• [0040]
    As an example, suppose the input image has minimum and maximum grayscale values of 31 and 190, respectively, so that each bin has a width of eight gray levels [(1+190+31)/20=8]. Now further suppose that peak in the histogram occurs at bin #16 (i.e., gray levels from 151 to 158). Then thresholded image will be similar to the original image, except that all pixels with an initial gray level greater than 150 now have a gray level zero.
  • [0041]
    FIGS. 4A-4C illustrate the effect of applying these steps 21 to an image. A visual comparison of an original image to a segmented image may be made with reference to FIG. 4A, which shows an example of a cell image prior to segmentation and thresholding, and then to FIG. 4B which shows an example of a segmented and thresholded cell image corresponding to the original image of FIG. 4A. FIG. 4C is a histogram of an example image showing a comparison of the grey levels of the original image and the image after thresholding is applied.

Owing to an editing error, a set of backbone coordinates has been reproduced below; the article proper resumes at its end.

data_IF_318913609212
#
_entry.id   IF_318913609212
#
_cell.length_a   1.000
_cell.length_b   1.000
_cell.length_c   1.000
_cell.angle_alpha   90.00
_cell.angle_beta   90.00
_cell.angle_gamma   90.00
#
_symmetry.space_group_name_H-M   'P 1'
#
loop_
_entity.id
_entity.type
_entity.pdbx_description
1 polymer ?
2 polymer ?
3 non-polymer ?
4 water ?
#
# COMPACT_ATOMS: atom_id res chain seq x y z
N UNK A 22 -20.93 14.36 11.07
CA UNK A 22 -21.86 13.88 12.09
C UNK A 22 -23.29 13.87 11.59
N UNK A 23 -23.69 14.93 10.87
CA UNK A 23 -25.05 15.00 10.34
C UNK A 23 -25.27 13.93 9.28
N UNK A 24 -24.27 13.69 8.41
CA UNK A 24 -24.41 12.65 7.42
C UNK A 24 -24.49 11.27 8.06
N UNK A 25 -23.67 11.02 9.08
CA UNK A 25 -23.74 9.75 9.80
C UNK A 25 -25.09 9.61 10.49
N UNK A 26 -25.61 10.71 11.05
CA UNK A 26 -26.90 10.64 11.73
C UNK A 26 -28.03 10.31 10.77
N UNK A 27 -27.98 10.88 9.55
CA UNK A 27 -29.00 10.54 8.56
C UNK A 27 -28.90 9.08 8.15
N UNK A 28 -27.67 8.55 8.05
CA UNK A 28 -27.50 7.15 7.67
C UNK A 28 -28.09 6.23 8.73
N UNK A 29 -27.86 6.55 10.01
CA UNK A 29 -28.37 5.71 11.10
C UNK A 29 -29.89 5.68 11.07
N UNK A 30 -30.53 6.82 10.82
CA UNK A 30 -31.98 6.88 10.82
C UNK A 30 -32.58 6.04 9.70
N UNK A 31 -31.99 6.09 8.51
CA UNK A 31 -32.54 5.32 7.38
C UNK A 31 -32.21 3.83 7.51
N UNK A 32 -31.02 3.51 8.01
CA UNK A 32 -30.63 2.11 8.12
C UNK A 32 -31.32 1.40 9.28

• [0042]
    A 2D FFT is applied to the thresholded image 22, and its Fourier transform is multiplied 23 by the complex conjugate of the Fourier transform of the template image. The resulting array is summed 24 along each of the 640 rows to compute a new array, which is Fourier transformed (in 1D) 25 to find the cross-correlation of the rows of the thresholded image and the reference image. The maximum value of the 1D array is located 26 and evaluated 28. The position of the maximum is designated as DLAT and its magnitude is designated as CMAX.
  • [0043]
    The necessary offset is determined by the difference between DLAT and its ideal position of 55 [(640−530)/2=55]. Thus, for example, if DLAT=63, then an upward shift of 8 pixels is necessary (63−55=8), while if DLAT=41, then a downward shift of 14 pixels (55−41=14) is required.
  • [0044]